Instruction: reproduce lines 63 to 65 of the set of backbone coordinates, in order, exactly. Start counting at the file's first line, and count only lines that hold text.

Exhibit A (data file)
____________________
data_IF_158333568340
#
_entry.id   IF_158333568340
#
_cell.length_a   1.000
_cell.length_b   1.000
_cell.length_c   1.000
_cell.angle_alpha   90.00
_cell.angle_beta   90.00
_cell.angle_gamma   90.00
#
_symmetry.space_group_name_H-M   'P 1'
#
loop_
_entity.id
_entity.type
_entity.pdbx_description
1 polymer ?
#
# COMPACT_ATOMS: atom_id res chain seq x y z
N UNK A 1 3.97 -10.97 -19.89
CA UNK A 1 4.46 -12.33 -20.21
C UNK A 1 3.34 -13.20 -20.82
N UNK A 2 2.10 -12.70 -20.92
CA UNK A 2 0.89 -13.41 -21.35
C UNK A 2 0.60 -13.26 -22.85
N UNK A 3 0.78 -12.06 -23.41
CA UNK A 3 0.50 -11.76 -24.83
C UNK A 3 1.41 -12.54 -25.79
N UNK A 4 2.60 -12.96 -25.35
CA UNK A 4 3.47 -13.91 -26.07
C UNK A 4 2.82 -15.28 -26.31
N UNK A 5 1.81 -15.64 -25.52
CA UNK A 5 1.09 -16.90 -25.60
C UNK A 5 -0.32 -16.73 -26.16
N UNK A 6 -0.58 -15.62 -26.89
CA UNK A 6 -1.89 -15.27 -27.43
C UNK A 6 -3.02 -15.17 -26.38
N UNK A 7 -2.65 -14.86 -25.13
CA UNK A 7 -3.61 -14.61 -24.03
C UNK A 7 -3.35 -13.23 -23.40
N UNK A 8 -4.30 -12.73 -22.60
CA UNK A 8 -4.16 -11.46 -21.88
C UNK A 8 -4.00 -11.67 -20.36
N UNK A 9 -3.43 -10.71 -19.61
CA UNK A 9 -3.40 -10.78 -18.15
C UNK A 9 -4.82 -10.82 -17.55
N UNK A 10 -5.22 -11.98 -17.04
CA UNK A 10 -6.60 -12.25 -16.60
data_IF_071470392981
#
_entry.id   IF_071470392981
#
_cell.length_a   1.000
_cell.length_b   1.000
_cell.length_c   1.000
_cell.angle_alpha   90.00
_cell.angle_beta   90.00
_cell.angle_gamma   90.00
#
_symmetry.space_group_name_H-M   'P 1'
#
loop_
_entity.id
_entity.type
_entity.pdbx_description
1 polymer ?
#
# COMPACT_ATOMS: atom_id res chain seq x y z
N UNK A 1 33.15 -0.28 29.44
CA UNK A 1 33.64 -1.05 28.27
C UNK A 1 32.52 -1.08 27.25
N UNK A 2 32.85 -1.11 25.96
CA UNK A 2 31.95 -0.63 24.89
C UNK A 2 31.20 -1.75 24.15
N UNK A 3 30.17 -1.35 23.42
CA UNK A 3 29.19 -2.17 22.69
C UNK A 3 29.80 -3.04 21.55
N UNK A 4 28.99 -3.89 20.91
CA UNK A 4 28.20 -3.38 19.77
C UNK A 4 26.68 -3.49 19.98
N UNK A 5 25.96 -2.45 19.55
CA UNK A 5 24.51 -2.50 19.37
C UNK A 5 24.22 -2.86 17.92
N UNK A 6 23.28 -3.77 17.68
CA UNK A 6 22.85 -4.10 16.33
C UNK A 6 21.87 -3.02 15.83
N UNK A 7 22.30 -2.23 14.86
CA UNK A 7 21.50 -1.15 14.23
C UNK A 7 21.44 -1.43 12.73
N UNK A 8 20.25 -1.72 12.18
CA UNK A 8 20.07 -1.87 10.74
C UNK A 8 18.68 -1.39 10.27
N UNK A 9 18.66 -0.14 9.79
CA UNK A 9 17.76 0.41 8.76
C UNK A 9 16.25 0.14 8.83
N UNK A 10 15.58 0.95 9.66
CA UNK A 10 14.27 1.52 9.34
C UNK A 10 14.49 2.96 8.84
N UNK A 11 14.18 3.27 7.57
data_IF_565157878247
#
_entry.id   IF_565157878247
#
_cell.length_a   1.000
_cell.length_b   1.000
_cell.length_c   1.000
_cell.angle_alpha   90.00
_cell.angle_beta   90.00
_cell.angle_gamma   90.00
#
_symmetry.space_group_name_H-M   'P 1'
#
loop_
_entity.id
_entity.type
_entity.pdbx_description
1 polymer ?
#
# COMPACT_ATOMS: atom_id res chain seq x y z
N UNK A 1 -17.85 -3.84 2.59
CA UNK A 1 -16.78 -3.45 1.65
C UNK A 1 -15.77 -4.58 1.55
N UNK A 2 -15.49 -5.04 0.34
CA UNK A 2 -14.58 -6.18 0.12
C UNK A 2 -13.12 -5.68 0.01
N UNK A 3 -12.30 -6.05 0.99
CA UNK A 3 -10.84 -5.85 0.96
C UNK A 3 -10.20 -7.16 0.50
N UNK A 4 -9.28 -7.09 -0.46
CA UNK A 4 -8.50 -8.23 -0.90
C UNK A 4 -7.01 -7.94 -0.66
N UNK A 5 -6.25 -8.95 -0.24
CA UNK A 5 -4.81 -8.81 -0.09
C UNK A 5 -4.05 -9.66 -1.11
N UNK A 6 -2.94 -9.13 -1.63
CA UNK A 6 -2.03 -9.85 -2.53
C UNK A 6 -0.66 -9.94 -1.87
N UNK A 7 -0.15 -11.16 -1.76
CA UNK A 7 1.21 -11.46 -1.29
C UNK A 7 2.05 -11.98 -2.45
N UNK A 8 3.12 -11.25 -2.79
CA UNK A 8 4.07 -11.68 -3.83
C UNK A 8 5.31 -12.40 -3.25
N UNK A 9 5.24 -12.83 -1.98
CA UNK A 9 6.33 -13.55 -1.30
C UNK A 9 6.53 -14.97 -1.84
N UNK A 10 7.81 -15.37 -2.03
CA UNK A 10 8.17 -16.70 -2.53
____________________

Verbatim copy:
loop_
_entity.id
_entity.type